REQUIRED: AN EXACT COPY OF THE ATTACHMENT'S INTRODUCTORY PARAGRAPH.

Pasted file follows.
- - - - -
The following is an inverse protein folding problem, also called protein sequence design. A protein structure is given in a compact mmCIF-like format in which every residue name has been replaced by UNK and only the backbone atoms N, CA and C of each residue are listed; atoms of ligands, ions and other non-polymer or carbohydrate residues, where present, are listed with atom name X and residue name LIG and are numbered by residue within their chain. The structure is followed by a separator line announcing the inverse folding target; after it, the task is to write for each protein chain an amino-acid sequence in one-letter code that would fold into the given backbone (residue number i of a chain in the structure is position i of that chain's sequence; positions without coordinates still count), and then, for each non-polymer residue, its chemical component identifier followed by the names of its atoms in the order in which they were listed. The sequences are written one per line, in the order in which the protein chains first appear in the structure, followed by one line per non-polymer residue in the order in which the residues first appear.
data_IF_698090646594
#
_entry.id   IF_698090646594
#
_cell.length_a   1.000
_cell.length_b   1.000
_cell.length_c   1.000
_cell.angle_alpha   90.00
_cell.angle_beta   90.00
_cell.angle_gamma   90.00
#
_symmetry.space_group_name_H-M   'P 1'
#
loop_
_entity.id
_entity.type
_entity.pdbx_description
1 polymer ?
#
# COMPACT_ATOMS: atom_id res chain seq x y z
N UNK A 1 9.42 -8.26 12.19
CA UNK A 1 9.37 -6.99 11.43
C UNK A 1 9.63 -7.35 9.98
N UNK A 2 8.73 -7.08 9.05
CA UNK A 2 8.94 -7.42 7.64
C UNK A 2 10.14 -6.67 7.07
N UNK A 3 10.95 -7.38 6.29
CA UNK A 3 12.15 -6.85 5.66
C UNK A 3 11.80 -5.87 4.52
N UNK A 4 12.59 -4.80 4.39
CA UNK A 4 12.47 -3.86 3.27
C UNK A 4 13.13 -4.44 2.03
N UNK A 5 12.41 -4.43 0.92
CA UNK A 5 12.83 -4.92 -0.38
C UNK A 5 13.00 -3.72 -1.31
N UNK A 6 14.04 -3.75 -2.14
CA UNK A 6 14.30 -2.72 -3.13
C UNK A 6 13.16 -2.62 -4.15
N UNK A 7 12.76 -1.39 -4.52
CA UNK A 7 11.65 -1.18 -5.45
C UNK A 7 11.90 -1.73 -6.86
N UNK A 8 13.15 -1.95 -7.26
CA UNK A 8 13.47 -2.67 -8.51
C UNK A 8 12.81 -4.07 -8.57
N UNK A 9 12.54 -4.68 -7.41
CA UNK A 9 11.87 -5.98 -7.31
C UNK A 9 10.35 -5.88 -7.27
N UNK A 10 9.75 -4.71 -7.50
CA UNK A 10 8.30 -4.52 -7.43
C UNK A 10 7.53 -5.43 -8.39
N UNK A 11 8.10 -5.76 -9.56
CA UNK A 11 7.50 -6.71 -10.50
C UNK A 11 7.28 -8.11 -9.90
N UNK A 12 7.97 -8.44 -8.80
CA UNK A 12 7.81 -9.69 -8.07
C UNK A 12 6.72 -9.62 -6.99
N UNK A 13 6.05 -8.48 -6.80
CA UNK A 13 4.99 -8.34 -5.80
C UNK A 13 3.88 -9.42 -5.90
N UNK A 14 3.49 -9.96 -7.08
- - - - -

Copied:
The following is an inverse protein folding problem, also called protein sequence design. A protein structure is given in a compact mmCIF-like format in which every residue name has been replaced by UNK and only the backbone atoms N, CA and C of each residue are listed; atoms of ligands, ions and other non-polymer or carbohydrate residues, where present, are listed with atom name X and residue name LIG and are numbered by residue within their chain. The structure is followed by a separator line announcing the inverse folding target; after it, the task is to write for each protein chain an amino-acid sequence in one-letter code that would fold into the given backbone (residue number i of a chain in the structure is position i of that chain's sequence; positions without coordinates still count), and then, for each non-polymer residue, its chemical component identifier followed by the names of its atoms in the order in which they were listed. The sequences are written one per line, in the order in which the protein chains first appear in the structure, followed by one line per non-polymer residue in the order in which the residues first appear.